Madagascar’s missing resource

| July 2, 2018 | 0 Comments
Eight-year-old Neny carries a bucket full of dirty water on her head on her way back home from her family's only water source in Tsarafangitra village, Belavabary commune, Madagascar. (Photo: WaterAid, Ernest Randriarimalala)

Eight-year-old Neny carries a bucket full of dirty water on her head on her way back home from her family’s only water source in Tsarafangitra village, Belavabary commune, Madagascar. (Photo: WaterAid, Ernest Randriarimalala)

For many in the Western world, Madagascar will conjure up images of exotic species such as the native lemur, found nowhere else in the world, or the distinctive baobab tree, with its swollen trunk and short, outstretched branches. They think of it as resource-rich nation boasting exotic spices such as vanilla and the much-desired commodity, rosewood, or as a far-flung holiday destination for those with a love of the great outdoors and an adventurous spirit.
Yet for too many living in this remote island nation, the most precious resource of all — clean water — is still out of reach.
More than three quarters of the population here lives below the poverty line. According to data from the WHO and UNICEF’s Joint Monitoring Program for Water Supply (JMP), nearly half of all Madagascans — 12 million people — live without access to basic levels of clean water, while a staggering nine in 10 people do not have access to a decent toilet. Meanwhile, data collected from the Ministry of Water, Energy and Hydrocarbons here — and supported by WaterAid Madagascar — show the reality seems to be far worse, with an estimated three quarters of the population living without access to clean drinking water, putting the country well below the average for sub-Saharan Africa.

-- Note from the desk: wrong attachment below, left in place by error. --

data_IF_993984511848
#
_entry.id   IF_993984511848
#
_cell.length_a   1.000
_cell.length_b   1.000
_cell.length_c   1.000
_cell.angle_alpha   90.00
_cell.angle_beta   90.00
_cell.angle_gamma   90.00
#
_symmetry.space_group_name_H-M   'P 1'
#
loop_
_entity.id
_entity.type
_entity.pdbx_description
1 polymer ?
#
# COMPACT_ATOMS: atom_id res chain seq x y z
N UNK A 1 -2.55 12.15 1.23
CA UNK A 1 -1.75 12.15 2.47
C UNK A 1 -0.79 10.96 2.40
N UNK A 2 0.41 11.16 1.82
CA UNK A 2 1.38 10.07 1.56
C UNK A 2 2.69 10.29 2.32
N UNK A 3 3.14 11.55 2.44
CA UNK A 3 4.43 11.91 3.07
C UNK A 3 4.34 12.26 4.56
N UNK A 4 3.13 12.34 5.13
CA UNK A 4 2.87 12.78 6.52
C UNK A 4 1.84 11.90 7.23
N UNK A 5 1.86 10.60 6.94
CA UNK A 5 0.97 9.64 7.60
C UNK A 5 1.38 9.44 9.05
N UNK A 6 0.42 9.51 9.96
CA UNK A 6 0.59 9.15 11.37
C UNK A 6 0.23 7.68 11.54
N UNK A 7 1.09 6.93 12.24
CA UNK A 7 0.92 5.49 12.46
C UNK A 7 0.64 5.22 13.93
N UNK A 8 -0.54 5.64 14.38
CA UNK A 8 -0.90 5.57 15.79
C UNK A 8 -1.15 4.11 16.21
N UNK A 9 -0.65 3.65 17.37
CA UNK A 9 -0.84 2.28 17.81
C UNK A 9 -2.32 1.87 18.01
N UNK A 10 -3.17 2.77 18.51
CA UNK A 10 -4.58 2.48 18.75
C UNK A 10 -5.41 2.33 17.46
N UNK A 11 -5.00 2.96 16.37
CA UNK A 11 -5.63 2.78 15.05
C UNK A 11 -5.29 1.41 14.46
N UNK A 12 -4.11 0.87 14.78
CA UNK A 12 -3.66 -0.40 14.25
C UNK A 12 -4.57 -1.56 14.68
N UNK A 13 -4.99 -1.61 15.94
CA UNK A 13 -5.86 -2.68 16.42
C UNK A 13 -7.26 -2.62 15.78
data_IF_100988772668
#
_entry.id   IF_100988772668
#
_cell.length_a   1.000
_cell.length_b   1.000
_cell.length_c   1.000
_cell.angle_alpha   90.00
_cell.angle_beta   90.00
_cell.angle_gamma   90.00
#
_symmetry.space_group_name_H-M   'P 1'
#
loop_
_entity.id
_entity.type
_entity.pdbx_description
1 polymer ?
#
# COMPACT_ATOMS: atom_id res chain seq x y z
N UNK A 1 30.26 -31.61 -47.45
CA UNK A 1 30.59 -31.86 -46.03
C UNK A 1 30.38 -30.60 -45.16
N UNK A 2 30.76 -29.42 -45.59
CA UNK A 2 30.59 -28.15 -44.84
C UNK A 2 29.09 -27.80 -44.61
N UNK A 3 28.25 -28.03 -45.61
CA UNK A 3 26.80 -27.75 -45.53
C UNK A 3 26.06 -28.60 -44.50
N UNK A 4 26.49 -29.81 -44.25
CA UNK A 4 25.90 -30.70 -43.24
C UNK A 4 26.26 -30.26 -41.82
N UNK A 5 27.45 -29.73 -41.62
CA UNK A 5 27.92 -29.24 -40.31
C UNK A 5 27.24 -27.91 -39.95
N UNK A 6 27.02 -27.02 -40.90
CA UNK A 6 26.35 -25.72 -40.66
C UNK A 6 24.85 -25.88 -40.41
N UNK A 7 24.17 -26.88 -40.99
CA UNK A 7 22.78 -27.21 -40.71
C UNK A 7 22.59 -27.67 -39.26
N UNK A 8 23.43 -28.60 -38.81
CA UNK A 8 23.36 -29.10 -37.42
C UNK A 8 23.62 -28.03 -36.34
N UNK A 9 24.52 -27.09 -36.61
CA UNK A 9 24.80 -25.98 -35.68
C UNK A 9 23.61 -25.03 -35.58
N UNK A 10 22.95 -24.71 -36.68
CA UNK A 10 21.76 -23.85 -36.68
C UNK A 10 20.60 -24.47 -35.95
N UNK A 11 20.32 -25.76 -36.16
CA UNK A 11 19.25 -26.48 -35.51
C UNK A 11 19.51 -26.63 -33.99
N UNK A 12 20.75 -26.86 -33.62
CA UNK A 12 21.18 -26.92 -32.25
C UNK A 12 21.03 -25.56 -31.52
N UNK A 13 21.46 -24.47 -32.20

What’s more, those figures hide huge disparities between families living in rural and urban areas. Slightly more than a third of those living in rural communities have access to clean water, while most of those living in towns and cities — 80 per cent — enjoy this life-saving resource.
This means that every day, Madagascar’s poorest and most vulnerable are forced to collect water from dirty ponds or riverbeds. Those water sources are particularly dangerous, as going to the toilet in the open is rife. The consequences are disastrous; impacting people’s health, education and livelihoods. It is costing lives. Diarrhea caused by drinking dirty water is one of the leading causes of deaths in children under five in Madagascar, second only to pneumonia.
Many readers will have suffered bouts of diarrhea that pass within a couple of days, but for children living without clean water to drink, lack of toilets and poor hygiene practices, diarrhea can quickly kill through dehydration and fluid loss. If the child has only dirty water to drink, every sip is likely to contain the bacteria that caused the diarrhea to begin with, exacerbating the problem and leading to a rapid decline. If they are already malnourished, their bodies cannot fight the infection as effectively. Diarrhea also makes it more difficult for the body to absorb nutrients, so even those who survive repeated bouts are at higher risk of malnutrition though they may have plenty of food to eat. This can lead to lifelong stunting of their growth — physically and cognitively.
Everyone living without these basic human rights is affected, but there can be no doubt that women and girls often bear the greater burden a lack of clean water, decent sanitation and good hygiene brings. Too often, it is women and girls who are responsible for collecting water needed for drinking, cooking and cleaning and they must walk miles to do so. Too often, girls are forced to drop out of school because they lack the toilets needed to manage their periods privately. Too often, women are giving birth in ill-equipped health facilities without clean water, which means they’re denied the clean, hygienic environment needed to deliver their babies safely.